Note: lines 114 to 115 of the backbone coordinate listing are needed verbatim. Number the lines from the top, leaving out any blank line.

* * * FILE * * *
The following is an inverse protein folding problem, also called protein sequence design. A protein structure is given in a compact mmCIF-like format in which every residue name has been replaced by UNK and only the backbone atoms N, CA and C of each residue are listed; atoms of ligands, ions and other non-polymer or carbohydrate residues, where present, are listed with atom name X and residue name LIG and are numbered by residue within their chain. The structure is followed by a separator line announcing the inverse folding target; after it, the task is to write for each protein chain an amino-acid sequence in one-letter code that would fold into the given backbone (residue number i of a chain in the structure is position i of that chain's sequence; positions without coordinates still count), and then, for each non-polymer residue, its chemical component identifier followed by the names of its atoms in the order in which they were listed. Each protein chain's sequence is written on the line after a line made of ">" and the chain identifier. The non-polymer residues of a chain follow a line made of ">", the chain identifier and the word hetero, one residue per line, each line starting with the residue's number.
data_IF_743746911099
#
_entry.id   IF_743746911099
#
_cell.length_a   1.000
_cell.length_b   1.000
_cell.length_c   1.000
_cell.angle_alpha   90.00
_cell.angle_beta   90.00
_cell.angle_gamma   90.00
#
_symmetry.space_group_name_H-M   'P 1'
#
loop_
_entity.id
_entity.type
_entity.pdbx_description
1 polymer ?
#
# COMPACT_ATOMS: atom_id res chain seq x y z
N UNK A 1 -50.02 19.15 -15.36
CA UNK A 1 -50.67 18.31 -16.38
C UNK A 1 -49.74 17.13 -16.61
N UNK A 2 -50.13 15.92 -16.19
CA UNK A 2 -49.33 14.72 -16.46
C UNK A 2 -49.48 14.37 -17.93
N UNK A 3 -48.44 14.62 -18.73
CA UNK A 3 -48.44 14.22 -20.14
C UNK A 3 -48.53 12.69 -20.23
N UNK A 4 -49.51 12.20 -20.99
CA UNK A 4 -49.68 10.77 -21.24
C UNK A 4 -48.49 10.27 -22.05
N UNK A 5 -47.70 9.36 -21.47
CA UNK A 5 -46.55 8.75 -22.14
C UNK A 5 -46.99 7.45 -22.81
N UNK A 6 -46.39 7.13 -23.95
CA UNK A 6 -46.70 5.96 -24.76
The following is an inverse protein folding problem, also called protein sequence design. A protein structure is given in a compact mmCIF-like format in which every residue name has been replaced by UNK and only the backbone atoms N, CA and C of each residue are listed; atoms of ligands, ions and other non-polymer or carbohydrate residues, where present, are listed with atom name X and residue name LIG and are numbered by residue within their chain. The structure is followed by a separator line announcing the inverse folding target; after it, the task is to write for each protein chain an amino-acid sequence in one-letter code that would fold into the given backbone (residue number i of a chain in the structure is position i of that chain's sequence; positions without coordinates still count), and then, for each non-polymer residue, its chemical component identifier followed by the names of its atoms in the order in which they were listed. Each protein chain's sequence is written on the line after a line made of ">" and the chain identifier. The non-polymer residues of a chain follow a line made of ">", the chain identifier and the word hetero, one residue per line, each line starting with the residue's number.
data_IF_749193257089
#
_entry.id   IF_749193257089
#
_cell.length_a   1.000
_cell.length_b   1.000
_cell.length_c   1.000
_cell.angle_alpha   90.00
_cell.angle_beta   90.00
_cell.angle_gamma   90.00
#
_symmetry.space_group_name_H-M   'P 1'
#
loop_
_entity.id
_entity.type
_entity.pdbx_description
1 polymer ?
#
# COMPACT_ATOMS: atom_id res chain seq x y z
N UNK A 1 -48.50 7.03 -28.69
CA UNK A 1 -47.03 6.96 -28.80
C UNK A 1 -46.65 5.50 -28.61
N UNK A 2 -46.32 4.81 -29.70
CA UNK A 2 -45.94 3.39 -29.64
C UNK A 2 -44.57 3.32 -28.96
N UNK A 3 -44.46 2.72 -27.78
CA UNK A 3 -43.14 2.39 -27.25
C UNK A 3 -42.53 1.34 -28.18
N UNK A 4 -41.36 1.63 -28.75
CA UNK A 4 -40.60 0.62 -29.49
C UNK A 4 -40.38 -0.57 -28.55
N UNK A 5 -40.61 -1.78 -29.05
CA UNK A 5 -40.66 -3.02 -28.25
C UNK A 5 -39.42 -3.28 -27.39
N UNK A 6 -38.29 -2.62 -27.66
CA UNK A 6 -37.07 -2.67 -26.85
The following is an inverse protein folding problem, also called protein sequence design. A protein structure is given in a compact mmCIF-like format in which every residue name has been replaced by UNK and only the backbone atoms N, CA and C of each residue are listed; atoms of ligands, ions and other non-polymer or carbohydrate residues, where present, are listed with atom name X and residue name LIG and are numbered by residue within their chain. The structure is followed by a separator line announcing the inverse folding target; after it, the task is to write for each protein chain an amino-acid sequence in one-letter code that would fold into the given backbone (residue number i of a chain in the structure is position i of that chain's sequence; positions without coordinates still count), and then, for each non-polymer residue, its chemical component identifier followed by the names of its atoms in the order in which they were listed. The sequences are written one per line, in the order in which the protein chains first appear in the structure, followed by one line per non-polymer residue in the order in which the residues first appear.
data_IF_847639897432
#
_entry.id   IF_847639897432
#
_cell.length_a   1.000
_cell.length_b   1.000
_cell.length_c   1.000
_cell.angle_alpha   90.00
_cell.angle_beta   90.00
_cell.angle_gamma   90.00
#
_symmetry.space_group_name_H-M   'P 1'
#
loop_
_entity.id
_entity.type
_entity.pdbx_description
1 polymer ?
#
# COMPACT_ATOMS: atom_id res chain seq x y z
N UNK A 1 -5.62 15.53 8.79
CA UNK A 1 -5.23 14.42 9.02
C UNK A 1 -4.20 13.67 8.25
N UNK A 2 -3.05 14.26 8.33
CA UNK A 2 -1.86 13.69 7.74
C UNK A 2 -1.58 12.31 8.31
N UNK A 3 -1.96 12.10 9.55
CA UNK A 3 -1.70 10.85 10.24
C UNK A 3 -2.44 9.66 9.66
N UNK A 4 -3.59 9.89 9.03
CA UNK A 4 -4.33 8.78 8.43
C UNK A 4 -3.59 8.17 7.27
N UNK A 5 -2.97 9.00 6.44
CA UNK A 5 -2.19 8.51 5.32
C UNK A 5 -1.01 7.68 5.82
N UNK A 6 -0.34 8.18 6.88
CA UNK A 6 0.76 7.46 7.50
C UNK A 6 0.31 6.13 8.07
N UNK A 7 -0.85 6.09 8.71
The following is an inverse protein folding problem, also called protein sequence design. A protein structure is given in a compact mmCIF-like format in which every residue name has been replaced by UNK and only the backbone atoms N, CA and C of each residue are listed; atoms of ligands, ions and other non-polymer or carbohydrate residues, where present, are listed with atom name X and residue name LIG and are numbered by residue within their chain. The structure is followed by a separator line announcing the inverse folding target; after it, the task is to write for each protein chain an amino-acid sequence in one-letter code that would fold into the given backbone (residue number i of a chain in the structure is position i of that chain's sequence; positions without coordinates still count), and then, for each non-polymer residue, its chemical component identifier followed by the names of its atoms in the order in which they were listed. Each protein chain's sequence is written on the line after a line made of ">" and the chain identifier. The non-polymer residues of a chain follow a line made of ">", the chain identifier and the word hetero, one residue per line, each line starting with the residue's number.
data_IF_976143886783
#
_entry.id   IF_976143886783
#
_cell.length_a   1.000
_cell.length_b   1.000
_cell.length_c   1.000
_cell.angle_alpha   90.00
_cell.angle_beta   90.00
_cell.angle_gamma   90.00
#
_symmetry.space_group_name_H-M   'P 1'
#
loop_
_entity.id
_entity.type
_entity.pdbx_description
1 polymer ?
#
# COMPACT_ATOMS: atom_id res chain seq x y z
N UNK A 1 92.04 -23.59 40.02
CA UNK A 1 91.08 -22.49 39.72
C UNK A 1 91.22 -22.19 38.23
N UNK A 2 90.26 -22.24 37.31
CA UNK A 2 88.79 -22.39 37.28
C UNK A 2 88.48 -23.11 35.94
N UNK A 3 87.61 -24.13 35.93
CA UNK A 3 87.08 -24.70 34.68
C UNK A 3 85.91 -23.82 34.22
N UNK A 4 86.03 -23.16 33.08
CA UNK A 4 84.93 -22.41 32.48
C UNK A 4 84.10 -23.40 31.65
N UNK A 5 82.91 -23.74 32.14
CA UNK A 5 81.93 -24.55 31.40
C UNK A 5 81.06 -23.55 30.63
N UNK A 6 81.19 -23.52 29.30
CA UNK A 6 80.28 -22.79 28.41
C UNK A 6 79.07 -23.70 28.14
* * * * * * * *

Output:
CA UNK A 6 0.76 7.46 7.50
C UNK A 6 0.31 6.13 8.07